I was down in Wellington on Monday and Tuesday for a Waitangi Tribunal Advocacy Conference, and while I was there I was extended an invitation to attend the Māori Television Native Kowhiri debate for the Te Tai Tonga Electorate. While this article is about that debate, I want to briefly mention the Conference as it was a very worthwhile exercise: we covered a lot of material canvassing recent developments in the field, listened to some occasionally heated debates about the balance between justice and resourcing, and generally engaged in a constructive korero over the current, and future, operation of the Tribunal. I plan to write a detailed review of the Conference later in the week once I have had a chance to fully digest all the materials and korero of the day.
Returning then to the Te Tai Tonga Debate held at Wellington’s wonderful Wharewaka. My overall impression is that all four candidates performed well in an environment that would have been extremely foreign to them. Party positions were strongly advocated for, questions were answered to a satisfactory degree, and there was generally a sense of respect for all the candidates by the supporters. Although respect for the candidates from the audience only went so far.
Before the debate, all the talk was centred on the battle between incumbent Māori Party MP Rahui Katene and Labour challenger Rino Tirikatene. I felt that both made impressive starts to the debate, although the pressure soon got the better of both candidates. Rahui found herself, rather unfairly in my opinion, heckled constantly by the Labour and Te Mana supporters and this caused much consternation amongst the assembled Māori Party supporters. Rino, on the other hand, lost his way on several questions, highlighting the difficulties faced by a political newcomer in getting up to speed with the full range of a parties policies in such a short time. At one point he announced that Labour would resume funding for the National Diabetic Fund, but quickly rescinded that commitment after a few stern looks from Labour’s Māori caucus in attendance. Rino also appears to have adopted the rather unsavoury Labour party tactic of speaking over an opponent when they have the floor. It is unnecessary, disrespectful, and unbecoming of a person who aspires to national office. Julian Wilcox has proven himself as a fair and impartial moderator and provided opportunities for all the candidates to put their points across so there was no need to force your way into the discussion by talking over another speaker.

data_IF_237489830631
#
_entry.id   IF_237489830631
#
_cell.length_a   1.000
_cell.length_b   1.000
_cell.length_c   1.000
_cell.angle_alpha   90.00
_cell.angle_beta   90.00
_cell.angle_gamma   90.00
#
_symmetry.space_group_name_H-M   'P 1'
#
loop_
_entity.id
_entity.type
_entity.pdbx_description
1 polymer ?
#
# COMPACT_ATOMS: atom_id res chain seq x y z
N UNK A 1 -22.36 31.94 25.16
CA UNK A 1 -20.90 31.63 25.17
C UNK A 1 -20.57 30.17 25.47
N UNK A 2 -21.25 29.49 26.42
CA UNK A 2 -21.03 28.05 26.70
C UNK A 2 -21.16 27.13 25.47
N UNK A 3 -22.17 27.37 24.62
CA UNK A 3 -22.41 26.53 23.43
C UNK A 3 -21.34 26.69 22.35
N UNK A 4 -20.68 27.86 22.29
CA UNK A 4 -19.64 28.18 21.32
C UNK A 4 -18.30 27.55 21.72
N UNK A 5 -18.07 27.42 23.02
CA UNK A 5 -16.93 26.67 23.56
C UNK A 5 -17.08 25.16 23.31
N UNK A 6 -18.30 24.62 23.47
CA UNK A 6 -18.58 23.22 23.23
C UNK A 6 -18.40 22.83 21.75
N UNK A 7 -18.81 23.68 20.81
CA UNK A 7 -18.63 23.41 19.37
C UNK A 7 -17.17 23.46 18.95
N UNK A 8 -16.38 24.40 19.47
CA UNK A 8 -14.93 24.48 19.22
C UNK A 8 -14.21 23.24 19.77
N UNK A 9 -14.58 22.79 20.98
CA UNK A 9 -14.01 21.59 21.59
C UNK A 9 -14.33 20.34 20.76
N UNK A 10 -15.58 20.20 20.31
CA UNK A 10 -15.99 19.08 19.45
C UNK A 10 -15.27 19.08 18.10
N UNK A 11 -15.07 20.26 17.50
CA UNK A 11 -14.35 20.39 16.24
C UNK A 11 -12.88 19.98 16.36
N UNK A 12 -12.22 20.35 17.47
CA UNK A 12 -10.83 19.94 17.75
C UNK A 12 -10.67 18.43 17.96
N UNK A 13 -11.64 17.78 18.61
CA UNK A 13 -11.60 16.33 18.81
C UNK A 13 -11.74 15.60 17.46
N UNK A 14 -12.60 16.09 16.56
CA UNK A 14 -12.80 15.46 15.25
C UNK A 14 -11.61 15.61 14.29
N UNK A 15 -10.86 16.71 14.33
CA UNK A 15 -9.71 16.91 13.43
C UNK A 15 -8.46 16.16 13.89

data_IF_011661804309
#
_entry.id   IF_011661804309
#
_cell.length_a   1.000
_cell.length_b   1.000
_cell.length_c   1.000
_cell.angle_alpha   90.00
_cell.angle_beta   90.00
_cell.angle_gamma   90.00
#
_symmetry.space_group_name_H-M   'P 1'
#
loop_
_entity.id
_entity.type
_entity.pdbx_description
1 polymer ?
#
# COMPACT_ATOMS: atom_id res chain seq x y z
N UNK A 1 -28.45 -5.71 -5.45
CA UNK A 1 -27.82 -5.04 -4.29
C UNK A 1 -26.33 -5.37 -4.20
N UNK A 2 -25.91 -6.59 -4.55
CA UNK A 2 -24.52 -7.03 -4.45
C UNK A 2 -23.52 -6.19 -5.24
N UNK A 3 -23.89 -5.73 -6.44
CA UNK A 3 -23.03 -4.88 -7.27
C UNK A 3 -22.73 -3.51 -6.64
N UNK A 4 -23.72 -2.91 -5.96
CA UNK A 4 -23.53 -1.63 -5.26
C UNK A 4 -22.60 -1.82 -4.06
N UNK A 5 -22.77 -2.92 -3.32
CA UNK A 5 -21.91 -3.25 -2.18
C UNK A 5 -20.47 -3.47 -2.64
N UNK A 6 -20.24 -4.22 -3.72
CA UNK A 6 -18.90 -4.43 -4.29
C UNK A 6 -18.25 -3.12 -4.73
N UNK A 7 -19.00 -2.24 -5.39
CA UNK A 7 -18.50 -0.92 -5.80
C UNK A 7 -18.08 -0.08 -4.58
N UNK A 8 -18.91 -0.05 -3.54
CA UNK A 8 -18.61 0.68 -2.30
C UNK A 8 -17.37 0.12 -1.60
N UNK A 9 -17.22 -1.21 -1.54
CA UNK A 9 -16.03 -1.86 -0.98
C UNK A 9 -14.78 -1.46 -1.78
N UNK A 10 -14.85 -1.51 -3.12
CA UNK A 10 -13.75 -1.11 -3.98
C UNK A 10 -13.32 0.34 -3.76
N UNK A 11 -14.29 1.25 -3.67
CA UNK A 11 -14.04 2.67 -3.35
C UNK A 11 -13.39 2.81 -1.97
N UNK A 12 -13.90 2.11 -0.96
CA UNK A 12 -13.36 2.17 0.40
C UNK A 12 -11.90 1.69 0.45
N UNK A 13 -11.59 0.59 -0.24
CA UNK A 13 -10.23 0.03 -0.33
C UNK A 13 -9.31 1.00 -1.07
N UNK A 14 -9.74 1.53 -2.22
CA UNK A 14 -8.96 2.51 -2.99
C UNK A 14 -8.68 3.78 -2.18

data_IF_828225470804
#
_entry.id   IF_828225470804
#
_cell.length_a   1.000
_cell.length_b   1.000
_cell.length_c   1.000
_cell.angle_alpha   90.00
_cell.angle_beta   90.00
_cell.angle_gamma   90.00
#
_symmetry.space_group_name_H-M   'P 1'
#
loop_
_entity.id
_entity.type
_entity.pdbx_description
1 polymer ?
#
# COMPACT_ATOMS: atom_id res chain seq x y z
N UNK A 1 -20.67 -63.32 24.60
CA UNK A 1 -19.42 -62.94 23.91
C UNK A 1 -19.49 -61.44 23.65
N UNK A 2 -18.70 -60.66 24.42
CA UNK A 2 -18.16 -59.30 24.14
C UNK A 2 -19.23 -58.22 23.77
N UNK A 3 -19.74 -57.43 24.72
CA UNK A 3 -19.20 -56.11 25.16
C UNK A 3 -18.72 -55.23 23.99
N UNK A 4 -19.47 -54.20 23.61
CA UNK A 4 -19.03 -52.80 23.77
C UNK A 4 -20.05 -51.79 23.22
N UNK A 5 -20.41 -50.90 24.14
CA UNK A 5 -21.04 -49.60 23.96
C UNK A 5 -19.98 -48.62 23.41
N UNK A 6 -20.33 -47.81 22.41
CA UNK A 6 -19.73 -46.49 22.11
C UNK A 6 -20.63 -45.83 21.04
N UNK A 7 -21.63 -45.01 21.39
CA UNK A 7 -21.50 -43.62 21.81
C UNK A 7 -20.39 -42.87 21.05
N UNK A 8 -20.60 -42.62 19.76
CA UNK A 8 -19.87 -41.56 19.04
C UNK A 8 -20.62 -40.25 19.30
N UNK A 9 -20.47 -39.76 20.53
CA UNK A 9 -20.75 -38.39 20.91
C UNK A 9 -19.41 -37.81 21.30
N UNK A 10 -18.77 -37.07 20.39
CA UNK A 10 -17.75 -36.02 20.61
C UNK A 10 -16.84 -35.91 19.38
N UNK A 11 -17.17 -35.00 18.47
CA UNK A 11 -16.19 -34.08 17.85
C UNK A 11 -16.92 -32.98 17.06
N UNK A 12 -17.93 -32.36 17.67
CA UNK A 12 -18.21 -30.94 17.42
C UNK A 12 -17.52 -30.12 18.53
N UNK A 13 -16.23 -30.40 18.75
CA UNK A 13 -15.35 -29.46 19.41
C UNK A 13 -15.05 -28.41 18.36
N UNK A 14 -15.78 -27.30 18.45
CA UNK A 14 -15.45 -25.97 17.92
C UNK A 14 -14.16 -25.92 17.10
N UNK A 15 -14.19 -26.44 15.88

In terms of the substance of their comments. Everyone stuck to their party lines well, and were strong advocates for their party positions. Rahui defended the actions of the Māori Party over the past three years with mixed success. To each achievement there were cheers of support from the Māori Party supporters and angry outbursts from the Labour supporters. As I have said before, the fortunes of the Māori Party at this election will depend on how well they can defend their record. On this showing, there is still some work to be down in this area. Rino provided a good analysis of what needs to be done for Māori in terms of education, unemployment and welfare – although his assertion that Māori are best served by a Labour Party MP because only they can form the alternative to National was nothing short of laughable and self-serving. As passionate and determined they might be, the Māori caucus within Labour find themselves in exactly the same position as the Māori Party when it comes to discussing Māori issues at the Cabinet Table. Yes, a Māori voice is at the table, but it is still a minority voice.
Which brings me to the curious involvement of Te Mana candidate Clinton Dearlove. His low profile and opening contributions in no way prepared the audience for what was to come. He grew powerfully into the debate as came across as an articulate and passionate advocate for Māori issues. He is unlikely to win the electorate, and it is therefore a great shame that both Sue Bradford and John Minto have been given the 3rd and 4th spots of the Te Mana list instead of him. His emphasis of Te Reo and better health outcomes were the big winners of the night, although he appeared to suggest at one time that the health system in New Zealand is inherently racist which had a few of the Māori Party and Labour supporters scratching their heads. The use of such inflammatory language is fast becoming a feature of the Te Mana campaign and while it appeals to its core support, it is unlikely to be as well received within the more conservative sections of the electorate. But the problem that Clinton faces in attempting to win the seat is bigger than that. As one kuia said after the debate, he is a complete outsider unknown to most within the community. Both Rahui and Rino are well-known within Wellington and the South Island communities whom they represent and this is an important factor that you need in your favour in order to win election in a Māori seat.
All in all, the entire evening was a great success. Māori Television and the Native Affairs crew did a wonderful job in conducting the debate and it is great to see local issues getting such a prominent discussion.